Written: Danielle and Andrew Livelsberger
Photography/Video: Andrew Livelsberger
Part 2 brings you Arm wrestling, MAS wrestling and fencing!!
Fencing coverage in the Hyatt Regency Ballrooms.
Followed up by MAS wrestling on the concourse stage and then by arm wrestling at the Expo main stage.
One of the most anticipated events for us to cover as I have only ever seen this fleetingly on TV. It is great to see in person, hearing the clanging of the foils upon parry, the buzz of the scoring machine.
The speed of the fencers is a sight to behold and trying to keep up with them either shooting video or stills was an interesting affair. My favorite was the younger children as their coordination and focus seemed way beyond their years.
One of the stand out points to the fencing sport is the sense of camaraderie amongst all the competitors and the extended support of the family members. As intense and fierce as the matches might get, at the end of the day, there is always a sincere handshake. The fencers even spend time helping each other out with gear and a good-natured conversation.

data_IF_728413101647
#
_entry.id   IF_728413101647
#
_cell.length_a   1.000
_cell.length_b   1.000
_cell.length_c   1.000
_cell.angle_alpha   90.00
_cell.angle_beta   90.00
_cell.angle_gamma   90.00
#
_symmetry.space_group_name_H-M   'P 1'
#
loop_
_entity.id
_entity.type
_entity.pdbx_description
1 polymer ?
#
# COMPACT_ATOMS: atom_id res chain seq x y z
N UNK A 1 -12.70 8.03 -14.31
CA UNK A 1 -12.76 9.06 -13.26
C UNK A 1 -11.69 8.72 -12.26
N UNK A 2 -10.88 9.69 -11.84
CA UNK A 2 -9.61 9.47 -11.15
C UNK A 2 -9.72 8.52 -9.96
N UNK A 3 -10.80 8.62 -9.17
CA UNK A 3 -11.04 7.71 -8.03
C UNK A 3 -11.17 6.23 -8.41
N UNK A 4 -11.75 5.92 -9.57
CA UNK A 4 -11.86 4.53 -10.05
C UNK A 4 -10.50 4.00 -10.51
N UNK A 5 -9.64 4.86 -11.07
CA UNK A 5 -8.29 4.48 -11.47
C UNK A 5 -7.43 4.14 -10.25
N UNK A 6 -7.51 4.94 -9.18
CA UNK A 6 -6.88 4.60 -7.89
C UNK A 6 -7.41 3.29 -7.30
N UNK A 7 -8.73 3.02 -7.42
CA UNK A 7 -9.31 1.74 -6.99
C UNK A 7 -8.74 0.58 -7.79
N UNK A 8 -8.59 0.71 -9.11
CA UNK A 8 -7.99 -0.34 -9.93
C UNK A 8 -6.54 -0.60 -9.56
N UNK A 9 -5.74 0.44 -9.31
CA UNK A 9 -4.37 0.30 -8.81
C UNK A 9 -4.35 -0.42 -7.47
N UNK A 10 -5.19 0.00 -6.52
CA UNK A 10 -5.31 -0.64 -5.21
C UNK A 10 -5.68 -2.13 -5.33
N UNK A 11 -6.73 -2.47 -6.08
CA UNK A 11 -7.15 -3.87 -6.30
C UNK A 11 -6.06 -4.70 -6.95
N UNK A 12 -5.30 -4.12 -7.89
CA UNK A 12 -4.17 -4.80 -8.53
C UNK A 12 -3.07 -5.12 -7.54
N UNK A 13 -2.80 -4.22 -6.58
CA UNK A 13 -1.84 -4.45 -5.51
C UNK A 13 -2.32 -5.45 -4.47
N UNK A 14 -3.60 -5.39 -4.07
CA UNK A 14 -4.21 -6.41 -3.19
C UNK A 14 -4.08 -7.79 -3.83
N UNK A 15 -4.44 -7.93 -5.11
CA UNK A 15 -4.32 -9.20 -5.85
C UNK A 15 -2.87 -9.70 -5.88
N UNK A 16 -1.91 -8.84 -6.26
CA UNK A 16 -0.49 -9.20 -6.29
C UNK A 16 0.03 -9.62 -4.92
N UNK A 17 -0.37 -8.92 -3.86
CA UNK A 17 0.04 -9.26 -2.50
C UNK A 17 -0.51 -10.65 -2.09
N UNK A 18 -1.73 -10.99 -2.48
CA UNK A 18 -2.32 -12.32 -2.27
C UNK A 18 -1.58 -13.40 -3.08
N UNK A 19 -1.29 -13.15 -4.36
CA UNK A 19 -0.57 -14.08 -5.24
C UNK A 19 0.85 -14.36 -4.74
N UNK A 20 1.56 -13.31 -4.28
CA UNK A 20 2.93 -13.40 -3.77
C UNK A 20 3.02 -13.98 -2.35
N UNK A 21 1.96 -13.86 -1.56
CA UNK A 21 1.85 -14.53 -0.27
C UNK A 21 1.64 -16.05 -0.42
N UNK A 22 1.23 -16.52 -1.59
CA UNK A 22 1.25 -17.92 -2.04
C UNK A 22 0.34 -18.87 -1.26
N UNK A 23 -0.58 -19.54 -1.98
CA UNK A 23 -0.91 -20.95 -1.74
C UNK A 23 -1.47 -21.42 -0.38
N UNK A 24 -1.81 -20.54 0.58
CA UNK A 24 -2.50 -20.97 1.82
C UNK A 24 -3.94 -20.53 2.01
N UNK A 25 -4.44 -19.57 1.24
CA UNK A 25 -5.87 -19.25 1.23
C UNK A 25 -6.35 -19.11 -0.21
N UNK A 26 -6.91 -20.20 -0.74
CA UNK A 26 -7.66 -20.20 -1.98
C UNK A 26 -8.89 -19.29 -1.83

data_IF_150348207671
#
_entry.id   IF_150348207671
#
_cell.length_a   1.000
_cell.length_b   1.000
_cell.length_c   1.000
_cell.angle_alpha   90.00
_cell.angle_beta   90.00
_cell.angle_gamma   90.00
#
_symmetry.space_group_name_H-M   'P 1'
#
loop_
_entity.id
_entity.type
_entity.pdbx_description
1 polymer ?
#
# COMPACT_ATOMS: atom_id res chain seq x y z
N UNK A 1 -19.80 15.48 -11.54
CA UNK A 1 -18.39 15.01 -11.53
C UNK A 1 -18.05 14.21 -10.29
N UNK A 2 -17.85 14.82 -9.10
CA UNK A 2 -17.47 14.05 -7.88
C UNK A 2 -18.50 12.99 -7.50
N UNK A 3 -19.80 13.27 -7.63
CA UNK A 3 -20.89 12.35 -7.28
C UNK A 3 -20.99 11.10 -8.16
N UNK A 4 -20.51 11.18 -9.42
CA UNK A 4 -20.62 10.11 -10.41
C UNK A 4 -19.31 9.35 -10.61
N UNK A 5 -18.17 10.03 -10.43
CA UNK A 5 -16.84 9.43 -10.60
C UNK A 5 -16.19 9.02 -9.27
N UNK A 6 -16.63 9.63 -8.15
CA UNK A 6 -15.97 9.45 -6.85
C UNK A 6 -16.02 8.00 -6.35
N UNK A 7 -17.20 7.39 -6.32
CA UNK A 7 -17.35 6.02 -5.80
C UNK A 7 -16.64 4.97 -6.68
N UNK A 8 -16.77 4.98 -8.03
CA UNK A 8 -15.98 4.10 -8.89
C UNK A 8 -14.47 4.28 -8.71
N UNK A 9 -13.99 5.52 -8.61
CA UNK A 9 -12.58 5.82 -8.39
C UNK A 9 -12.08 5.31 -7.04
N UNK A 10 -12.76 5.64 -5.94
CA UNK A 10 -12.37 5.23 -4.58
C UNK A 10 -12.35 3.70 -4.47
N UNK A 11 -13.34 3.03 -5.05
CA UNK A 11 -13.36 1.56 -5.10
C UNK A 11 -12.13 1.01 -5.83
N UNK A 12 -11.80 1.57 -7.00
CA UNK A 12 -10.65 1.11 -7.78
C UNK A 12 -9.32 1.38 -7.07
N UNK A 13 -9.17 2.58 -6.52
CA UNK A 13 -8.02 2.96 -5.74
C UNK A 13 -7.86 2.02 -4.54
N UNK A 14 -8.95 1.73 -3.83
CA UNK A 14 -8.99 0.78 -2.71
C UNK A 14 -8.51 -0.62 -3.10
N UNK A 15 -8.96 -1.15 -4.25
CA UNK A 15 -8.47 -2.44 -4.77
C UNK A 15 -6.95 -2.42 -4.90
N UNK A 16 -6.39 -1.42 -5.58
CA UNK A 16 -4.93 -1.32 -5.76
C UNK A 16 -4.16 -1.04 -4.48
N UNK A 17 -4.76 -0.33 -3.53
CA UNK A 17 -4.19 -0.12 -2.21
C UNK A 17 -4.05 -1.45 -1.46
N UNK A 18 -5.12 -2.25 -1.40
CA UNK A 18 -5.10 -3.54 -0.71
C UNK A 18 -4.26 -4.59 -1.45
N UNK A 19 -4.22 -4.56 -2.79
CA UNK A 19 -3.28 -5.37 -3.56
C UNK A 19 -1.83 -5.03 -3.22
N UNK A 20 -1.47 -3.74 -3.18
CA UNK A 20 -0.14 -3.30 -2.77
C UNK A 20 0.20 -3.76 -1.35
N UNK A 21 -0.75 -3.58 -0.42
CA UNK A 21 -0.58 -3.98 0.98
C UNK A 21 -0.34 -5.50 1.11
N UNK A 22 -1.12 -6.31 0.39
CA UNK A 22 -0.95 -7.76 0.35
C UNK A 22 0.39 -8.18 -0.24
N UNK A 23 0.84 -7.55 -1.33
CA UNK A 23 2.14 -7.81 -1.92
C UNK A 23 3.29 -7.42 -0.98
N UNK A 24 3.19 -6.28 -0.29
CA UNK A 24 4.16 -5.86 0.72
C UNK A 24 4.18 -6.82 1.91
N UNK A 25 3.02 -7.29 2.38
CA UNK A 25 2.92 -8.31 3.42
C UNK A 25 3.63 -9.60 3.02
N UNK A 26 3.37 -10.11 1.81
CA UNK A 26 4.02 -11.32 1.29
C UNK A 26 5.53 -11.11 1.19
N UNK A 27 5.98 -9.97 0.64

I did not know a lot about this sport before hearing that it would be represented at the Arnold this year. While the rules of this sport are straight forward, there is a lot of strategy that goes into resting the stick from your opponents grasp.
Regarding the rules, the objective is to pull the stick from your opponents hand or pull them over to your side of the board.
The board is placed between between the 2 players, which they place their feet on. The official ensures that the starting position of the stick is along the edge of the board. It was exciting to watch strangers come out of the crowd and up on stage to try a new competition. This can be done by all ages, and test not only strength, but endurance and strategy. I am thinking that one of us might just give it a try next year, maybe both of us!
Covering the preliminary heats this year, we saw matches that lasted from a few seconds to almost a minute. There is always a debate regarding strength versus technique. It appeared this year that technique in the preliminaries was a deciding factor to victory. It amazed us at the size difference of some of the match ups. As with the other competitions we watched, we tried to "predict" the winner, but many times it goes differently than expected in arm wrestling. I was pleasantly surprised at the diversity in the ages, races, and genders in this sport. Again, something for everyone.